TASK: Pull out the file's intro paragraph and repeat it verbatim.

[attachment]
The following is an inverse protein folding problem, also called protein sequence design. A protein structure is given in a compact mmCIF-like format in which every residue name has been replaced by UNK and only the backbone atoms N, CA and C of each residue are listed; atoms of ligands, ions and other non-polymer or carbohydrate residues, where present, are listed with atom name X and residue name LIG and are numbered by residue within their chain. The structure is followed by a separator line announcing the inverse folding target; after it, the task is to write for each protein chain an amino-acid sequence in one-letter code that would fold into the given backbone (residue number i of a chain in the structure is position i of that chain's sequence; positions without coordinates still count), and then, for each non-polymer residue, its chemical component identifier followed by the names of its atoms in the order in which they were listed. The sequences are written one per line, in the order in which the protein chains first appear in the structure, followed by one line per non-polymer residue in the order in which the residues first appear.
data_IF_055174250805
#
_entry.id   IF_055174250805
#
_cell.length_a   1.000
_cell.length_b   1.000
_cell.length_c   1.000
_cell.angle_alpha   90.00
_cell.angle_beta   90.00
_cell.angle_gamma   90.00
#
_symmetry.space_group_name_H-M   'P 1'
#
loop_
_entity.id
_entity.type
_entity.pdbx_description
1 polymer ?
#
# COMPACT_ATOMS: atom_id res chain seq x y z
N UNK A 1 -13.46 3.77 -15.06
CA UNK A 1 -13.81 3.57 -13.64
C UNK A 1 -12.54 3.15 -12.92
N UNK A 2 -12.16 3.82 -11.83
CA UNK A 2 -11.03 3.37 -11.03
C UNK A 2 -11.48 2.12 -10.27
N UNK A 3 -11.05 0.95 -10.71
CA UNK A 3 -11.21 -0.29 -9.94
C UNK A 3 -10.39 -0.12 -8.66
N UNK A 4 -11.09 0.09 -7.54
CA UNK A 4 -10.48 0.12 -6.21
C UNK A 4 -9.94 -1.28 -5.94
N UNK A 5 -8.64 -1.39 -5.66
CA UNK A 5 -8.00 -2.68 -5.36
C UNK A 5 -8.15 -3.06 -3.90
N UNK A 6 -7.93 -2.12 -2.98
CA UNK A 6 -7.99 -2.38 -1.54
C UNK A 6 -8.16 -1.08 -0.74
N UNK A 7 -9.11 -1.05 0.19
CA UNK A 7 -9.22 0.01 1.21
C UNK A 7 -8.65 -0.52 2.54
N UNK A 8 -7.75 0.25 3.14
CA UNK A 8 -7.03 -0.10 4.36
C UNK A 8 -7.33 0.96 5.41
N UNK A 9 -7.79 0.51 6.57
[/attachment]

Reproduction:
The following is an inverse protein folding problem, also called protein sequence design. A protein structure is given in a compact mmCIF-like format in which every residue name has been replaced by UNK and only the backbone atoms N, CA and C of each residue are listed; atoms of ligands, ions and other non-polymer or carbohydrate residues, where present, are listed with atom name X and residue name LIG and are numbered by residue within their chain. The structure is followed by a separator line announcing the inverse folding target; after it, the task is to write for each protein chain an amino-acid sequence in one-letter code that would fold into the given backbone (residue number i of a chain in the structure is position i of that chain's sequence; positions without coordinates still count), and then, for each non-polymer residue, its chemical component identifier followed by the names of its atoms in the order in which they were listed. The sequences are written one per line, in the order in which the protein chains first appear in the structure, followed by one line per non-polymer residue in the order in which the residues first appear.